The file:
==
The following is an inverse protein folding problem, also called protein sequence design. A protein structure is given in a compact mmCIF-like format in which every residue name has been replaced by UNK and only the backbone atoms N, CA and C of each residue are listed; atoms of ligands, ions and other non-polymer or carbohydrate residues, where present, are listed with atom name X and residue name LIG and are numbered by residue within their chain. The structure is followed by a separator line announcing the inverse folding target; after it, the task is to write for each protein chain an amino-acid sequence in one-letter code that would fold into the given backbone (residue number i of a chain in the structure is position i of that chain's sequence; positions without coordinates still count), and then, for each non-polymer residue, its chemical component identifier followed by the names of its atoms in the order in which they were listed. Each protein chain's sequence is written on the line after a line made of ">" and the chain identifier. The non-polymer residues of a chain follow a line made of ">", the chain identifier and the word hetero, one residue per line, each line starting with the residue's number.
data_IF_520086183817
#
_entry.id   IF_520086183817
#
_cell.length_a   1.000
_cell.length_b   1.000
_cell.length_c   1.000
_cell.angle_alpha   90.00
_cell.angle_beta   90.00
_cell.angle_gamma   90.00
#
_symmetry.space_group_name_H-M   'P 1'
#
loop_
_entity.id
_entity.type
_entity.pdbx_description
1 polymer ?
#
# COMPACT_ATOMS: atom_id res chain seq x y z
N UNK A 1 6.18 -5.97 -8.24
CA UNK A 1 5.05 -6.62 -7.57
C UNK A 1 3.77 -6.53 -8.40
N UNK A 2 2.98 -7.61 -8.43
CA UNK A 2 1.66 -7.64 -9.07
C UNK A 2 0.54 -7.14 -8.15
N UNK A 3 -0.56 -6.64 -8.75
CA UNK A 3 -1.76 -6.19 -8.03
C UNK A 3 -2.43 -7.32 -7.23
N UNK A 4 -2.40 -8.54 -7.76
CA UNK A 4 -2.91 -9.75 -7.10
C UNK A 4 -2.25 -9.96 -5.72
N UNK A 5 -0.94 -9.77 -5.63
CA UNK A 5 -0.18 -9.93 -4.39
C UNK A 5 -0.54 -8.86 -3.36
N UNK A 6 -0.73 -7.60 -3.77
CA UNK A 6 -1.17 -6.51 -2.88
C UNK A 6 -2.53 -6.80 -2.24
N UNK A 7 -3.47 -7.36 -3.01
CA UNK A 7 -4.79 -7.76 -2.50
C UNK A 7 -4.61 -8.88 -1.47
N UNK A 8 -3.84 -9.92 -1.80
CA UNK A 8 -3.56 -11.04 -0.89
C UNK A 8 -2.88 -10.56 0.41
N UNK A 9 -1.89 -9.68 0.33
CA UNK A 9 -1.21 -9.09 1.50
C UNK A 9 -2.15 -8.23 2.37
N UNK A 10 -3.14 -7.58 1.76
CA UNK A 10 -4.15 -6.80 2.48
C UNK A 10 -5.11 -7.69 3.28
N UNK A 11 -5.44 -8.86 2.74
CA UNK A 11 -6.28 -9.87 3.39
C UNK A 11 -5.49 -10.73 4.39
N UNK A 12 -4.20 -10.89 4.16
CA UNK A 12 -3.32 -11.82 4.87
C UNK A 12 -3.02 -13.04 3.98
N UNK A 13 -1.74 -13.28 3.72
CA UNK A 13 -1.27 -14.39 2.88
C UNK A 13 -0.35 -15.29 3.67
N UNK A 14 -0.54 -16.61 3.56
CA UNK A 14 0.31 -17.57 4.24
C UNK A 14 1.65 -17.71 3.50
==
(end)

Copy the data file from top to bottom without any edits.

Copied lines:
The following is an inverse protein folding problem, also called protein sequence design. A protein structure is given in a compact mmCIF-like format in which every residue name has been replaced by UNK and only the backbone atoms N, CA and C of each residue are listed; atoms of ligands, ions and other non-polymer or carbohydrate residues, where present, are listed with atom name X and residue name LIG and are numbered by residue within their chain. The structure is followed by a separator line announcing the inverse folding target; after it, the task is to write for each protein chain an amino-acid sequence in one-letter code that would fold into the given backbone (residue number i of a chain in the structure is position i of that chain's sequence; positions without coordinates still count), and then, for each non-polymer residue, its chemical component identifier followed by the names of its atoms in the order in which they were listed. Each protein chain's sequence is written on the line after a line made of ">" and the chain identifier. The non-polymer residues of a chain follow a line made of ">", the chain identifier and the word hetero, one residue per line, each line starting with the residue's number.
data_IF_520086183817
#
_entry.id   IF_520086183817
#
_cell.length_a   1.000
_cell.length_b   1.000
_cell.length_c   1.000
_cell.angle_alpha   90.00
_cell.angle_beta   90.00
_cell.angle_gamma   90.00
#
_symmetry.space_group_name_H-M   'P 1'
#
loop_
_entity.id
_entity.type
_entity.pdbx_description
1 polymer ?
#
# COMPACT_ATOMS: atom_id res chain seq x y z
N UNK A 1 6.18 -5.97 -8.24
CA UNK A 1 5.05 -6.62 -7.57
C UNK A 1 3.77 -6.53 -8.40
N UNK A 2 2.98 -7.61 -8.43
CA UNK A 2 1.66 -7.64 -9.07
C UNK A 2 0.54 -7.14 -8.15
N UNK A 3 -0.56 -6.64 -8.75
CA UNK A 3 -1.76 -6.19 -8.03
C UNK A 3 -2.43 -7.32 -7.23
N UNK A 4 -2.40 -8.54 -7.76
CA UNK A 4 -2.91 -9.75 -7.10
C UNK A 4 -2.25 -9.96 -5.72
N UNK A 5 -0.94 -9.77 -5.63
CA UNK A 5 -0.18 -9.93 -4.39
C UNK A 5 -0.54 -8.86 -3.36
N UNK A 6 -0.73 -7.60 -3.77
CA UNK A 6 -1.17 -6.51 -2.88
C UNK A 6 -2.53 -6.80 -2.24
N UNK A 7 -3.47 -7.36 -3.01
CA UNK A 7 -4.79 -7.76 -2.50
C UNK A 7 -4.61 -8.88 -1.47
N UNK A 8 -3.84 -9.92 -1.80
CA UNK A 8 -3.56 -11.04 -0.89
C UNK A 8 -2.88 -10.56 0.41
N UNK A 9 -1.89 -9.68 0.33
CA UNK A 9 -1.21 -9.09 1.50
C UNK A 9 -2.15 -8.23 2.37
N UNK A 10 -3.14 -7.58 1.76
CA UNK A 10 -4.15 -6.80 2.48
C UNK A 10 -5.11 -7.69 3.28
N UNK A 11 -5.44 -8.86 2.74
CA UNK A 11 -6.28 -9.87 3.39
C UNK A 11 -5.49 -10.73 4.39
N UNK A 12 -4.20 -10.89 4.16
CA UNK A 12 -3.32 -11.82 4.87
C UNK A 12 -3.02 -13.04 3.98
N UNK A 13 -1.74 -13.28 3.72
CA UNK A 13 -1.27 -14.39 2.88
C UNK A 13 -0.35 -15.29 3.67
N UNK A 14 -0.54 -16.61 3.56
CA UNK A 14 0.31 -17.57 4.24
C UNK A 14 1.65 -17.71 3.50